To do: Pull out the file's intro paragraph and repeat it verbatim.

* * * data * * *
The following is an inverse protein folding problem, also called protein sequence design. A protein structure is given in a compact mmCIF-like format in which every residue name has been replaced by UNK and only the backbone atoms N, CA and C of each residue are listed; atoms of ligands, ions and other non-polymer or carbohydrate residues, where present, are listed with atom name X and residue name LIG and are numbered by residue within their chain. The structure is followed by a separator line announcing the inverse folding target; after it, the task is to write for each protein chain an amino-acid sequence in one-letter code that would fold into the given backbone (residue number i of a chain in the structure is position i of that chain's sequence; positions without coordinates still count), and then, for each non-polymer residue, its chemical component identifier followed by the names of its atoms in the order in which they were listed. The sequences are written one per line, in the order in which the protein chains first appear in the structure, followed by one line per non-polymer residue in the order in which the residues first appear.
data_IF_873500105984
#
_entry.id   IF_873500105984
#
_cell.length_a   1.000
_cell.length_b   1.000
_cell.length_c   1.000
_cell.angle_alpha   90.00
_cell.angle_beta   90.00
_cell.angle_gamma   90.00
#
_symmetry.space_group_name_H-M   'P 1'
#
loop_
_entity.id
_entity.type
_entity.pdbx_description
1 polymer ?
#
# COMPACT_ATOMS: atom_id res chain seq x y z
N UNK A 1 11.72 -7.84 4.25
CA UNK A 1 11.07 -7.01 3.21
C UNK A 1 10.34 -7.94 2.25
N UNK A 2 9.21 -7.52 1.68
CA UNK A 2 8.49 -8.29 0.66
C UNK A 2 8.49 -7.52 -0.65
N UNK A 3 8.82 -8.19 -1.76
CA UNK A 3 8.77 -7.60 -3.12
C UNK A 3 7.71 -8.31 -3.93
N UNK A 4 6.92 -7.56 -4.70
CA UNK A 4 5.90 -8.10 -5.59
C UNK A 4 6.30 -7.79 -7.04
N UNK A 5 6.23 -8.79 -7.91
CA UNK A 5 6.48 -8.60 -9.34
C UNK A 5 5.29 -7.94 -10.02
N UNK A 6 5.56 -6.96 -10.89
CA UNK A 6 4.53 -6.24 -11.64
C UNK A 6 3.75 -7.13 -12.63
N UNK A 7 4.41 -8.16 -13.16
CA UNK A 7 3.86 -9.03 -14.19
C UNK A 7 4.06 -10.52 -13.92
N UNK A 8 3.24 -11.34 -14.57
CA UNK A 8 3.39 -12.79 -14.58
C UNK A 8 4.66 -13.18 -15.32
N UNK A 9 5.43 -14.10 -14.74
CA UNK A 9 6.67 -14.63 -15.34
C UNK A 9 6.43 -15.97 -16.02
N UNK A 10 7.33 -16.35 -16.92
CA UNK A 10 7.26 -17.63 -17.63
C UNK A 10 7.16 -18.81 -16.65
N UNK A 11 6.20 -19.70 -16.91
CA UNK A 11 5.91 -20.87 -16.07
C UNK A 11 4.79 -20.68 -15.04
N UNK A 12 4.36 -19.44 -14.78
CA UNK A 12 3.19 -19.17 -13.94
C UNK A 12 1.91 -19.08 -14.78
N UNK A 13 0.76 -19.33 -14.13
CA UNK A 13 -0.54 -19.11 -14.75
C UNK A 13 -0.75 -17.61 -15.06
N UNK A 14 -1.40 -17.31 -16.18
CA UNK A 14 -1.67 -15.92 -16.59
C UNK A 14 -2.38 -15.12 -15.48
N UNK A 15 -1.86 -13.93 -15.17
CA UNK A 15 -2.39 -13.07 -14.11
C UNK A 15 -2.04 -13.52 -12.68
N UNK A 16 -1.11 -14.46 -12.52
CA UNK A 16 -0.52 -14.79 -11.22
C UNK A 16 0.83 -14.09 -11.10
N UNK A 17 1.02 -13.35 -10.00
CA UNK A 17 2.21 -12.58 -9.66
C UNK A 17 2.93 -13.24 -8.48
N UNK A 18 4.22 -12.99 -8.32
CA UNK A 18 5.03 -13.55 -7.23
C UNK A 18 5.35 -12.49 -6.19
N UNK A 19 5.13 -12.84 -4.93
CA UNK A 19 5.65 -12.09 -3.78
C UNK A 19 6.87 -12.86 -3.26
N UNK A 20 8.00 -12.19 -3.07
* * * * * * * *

The following is an inverse protein folding problem, also called protein sequence design. A protein structure is given in a compact mmCIF-like format in which every residue name has been replaced by UNK and only the backbone atoms N, CA and C of each residue are listed; atoms of ligands, ions and other non-polymer or carbohydrate residues, where present, are listed with atom name X and residue name LIG and are numbered by residue within their chain. The structure is followed by a separator line announcing the inverse folding target; after it, the task is to write for each protein chain an amino-acid sequence in one-letter code that would fold into the given backbone (residue number i of a chain in the structure is position i of that chain's sequence; positions without coordinates still count), and then, for each non-polymer residue, its chemical component identifier followed by the names of its atoms in the order in which they were listed. The sequences are written one per line, in the order in which the protein chains first appear in the structure, followed by one line per non-polymer residue in the order in which the residues first appear.